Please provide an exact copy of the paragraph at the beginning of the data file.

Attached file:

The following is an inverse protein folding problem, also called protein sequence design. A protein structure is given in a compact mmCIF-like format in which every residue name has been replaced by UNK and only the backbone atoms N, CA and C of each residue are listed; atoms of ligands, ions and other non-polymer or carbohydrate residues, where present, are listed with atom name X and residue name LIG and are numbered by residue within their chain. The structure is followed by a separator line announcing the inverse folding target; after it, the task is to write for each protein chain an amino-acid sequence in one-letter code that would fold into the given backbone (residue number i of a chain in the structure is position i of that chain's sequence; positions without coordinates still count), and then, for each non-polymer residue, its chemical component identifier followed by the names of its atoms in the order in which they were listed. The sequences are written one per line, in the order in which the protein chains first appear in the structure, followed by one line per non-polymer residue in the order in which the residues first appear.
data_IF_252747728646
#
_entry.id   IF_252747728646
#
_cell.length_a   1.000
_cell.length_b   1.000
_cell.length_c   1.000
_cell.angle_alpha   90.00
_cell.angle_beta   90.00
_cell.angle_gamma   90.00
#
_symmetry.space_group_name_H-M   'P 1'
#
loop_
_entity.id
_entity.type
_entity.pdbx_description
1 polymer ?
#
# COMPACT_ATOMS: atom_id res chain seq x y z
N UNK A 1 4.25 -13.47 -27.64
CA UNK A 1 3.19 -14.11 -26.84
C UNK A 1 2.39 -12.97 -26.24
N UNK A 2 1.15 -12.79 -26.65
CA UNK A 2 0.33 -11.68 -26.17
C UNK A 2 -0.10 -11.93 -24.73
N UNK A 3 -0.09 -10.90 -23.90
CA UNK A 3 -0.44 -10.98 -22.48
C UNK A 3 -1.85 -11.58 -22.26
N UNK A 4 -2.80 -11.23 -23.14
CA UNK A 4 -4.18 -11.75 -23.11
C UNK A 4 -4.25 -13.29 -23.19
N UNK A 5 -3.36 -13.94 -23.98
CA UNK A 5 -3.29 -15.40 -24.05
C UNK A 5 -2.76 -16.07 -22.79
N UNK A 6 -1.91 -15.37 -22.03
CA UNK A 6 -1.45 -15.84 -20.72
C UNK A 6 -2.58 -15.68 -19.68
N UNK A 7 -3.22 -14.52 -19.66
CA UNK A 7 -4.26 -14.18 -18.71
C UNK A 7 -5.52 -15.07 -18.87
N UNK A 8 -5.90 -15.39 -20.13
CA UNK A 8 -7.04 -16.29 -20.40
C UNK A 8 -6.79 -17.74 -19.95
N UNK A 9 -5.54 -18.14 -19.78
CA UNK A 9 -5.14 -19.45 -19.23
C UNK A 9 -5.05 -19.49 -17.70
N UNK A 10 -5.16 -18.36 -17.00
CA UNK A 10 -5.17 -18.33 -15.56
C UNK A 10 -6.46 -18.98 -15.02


The following is an inverse protein folding problem, also called protein sequence design. A protein structure is given in a compact mmCIF-like format in which every residue name has been replaced by UNK and only the backbone atoms N, CA and C of each residue are listed; atoms of ligands, ions and other non-polymer or carbohydrate residues, where present, are listed with atom name X and residue name LIG and are numbered by residue within their chain. The structure is followed by a separator line announcing the inverse folding target; after it, the task is to write for each protein chain an amino-acid sequence in one-letter code that would fold into the given backbone (residue number i of a chain in the structure is position i of that chain's sequence; positions without coordinates still count), and then, for each non-polymer residue, its chemical component identifier followed by the names of its atoms in the order in which they were listed. The sequences are written one per line, in the order in which the protein chains first appear in the structure, followed by one line per non-polymer residue in the order in which the residues first appear.